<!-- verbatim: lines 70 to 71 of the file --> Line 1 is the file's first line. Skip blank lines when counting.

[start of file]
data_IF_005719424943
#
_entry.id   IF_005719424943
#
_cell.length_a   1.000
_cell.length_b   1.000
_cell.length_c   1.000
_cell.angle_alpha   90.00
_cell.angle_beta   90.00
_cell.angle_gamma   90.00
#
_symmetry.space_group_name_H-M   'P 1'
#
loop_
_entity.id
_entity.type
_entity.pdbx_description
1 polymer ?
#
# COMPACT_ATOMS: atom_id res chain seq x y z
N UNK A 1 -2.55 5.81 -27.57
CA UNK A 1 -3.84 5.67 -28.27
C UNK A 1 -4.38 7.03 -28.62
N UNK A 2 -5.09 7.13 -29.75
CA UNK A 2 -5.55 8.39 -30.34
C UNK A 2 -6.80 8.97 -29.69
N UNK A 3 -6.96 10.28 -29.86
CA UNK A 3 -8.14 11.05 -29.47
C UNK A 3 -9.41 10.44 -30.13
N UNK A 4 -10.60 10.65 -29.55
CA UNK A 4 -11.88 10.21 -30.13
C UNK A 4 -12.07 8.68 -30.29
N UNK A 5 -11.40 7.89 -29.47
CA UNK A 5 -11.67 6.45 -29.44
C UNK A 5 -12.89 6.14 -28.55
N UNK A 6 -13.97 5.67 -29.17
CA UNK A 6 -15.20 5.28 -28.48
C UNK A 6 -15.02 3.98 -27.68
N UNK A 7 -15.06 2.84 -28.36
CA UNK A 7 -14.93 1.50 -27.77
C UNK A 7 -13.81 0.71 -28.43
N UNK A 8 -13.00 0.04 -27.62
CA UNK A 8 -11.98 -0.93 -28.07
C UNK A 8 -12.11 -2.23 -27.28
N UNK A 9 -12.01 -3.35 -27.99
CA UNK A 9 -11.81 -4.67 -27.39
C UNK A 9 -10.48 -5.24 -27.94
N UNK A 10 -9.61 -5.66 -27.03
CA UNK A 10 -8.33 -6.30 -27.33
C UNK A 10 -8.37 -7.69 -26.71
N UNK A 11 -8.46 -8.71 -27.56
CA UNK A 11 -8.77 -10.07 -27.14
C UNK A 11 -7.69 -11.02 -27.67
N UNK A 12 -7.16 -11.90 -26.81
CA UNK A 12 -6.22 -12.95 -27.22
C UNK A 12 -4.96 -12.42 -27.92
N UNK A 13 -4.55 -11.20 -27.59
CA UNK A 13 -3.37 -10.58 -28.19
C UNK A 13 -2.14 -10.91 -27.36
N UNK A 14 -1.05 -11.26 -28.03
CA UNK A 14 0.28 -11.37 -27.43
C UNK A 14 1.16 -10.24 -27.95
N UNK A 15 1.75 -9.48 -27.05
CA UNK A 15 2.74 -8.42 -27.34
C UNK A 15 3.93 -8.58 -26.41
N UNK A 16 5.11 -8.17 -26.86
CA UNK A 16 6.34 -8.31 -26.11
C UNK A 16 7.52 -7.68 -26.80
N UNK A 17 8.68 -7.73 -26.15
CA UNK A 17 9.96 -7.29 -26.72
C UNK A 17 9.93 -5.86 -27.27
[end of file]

CA UNK A 17 9.96 -7.29 -26.72
C UNK A 17 9.93 -5.86 -27.27